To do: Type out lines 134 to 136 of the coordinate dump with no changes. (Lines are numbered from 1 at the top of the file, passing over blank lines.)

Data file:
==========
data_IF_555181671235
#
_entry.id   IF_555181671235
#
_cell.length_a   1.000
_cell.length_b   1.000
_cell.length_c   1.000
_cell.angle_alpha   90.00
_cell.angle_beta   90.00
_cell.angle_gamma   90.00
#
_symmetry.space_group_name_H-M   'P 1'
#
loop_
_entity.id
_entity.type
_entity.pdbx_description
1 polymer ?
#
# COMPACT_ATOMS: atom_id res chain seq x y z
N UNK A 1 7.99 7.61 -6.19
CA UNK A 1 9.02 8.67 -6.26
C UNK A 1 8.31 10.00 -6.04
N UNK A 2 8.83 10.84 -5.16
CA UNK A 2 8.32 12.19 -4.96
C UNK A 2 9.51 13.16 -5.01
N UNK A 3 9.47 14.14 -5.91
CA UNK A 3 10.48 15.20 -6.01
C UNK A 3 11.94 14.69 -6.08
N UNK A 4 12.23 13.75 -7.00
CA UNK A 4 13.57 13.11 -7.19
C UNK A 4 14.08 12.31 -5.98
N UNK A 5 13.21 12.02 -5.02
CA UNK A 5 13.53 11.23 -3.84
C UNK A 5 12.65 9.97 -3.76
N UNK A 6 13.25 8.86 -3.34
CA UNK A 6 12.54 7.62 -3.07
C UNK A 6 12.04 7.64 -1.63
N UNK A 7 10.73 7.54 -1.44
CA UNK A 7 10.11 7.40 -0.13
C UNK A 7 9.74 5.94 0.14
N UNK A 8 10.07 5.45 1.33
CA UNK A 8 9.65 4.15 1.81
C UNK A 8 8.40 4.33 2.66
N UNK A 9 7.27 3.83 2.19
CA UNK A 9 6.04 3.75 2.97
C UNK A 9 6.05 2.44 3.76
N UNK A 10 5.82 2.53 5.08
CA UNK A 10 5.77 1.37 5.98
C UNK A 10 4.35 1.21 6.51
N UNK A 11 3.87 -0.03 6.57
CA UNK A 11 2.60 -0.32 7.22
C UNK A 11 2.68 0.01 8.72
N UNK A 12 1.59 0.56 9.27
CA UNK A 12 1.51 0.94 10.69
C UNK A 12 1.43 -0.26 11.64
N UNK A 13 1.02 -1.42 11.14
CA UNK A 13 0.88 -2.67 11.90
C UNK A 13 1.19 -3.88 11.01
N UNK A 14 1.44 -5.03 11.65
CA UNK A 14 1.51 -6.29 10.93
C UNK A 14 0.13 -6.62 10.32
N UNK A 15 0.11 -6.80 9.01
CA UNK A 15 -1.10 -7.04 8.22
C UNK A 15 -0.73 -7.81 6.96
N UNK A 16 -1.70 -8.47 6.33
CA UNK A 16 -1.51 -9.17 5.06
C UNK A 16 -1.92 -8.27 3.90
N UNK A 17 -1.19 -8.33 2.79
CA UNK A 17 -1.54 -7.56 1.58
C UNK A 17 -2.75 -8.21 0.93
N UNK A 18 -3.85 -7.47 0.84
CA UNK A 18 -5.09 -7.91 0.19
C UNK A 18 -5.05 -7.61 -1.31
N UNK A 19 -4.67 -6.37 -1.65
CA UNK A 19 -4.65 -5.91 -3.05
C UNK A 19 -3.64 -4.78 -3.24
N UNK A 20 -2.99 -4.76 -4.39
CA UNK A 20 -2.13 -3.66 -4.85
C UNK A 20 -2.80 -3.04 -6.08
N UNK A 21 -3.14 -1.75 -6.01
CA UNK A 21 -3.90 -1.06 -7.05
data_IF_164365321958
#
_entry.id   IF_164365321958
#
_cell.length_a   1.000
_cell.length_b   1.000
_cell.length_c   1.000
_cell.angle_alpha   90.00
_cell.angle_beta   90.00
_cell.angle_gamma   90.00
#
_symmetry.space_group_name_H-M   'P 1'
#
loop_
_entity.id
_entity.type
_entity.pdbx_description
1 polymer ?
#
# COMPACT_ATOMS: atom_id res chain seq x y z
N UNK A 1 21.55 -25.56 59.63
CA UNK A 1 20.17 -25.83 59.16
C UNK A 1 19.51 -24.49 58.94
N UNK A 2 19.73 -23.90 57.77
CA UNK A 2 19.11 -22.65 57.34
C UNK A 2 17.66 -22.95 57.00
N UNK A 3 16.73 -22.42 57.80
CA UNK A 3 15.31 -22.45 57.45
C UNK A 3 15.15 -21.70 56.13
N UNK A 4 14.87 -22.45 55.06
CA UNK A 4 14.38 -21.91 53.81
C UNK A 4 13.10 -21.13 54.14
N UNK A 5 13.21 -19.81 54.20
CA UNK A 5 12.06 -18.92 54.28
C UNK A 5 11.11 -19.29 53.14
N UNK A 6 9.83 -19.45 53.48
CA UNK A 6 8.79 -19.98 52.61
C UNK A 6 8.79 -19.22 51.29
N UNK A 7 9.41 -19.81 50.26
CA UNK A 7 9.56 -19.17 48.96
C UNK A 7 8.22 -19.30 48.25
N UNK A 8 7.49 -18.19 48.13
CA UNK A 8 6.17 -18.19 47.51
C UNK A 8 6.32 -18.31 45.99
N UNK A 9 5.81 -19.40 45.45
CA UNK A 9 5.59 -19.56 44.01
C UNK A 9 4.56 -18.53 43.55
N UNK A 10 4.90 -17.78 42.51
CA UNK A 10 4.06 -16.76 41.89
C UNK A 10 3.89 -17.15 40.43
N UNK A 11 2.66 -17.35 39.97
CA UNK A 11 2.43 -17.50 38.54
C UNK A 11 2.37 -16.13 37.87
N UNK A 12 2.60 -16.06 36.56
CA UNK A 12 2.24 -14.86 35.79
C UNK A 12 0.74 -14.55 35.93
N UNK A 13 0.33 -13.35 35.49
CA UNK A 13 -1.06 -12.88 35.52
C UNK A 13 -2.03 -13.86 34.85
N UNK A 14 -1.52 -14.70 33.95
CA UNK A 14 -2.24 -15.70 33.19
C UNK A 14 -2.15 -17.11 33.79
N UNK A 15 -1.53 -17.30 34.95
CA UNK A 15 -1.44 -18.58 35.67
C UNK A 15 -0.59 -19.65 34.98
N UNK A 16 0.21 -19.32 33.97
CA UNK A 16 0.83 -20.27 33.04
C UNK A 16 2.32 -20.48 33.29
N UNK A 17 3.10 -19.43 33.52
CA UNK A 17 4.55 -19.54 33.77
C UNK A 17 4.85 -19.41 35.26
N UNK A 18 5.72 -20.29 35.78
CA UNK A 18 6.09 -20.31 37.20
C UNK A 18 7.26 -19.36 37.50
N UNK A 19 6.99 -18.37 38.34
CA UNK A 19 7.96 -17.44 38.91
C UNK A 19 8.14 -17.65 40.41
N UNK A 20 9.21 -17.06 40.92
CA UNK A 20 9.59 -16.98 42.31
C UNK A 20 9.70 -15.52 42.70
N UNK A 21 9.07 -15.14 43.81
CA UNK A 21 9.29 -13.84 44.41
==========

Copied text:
CA UNK A 11 2.43 -17.50 38.54
C UNK A 11 2.37 -16.13 37.87
N UNK A 12 2.60 -16.06 36.56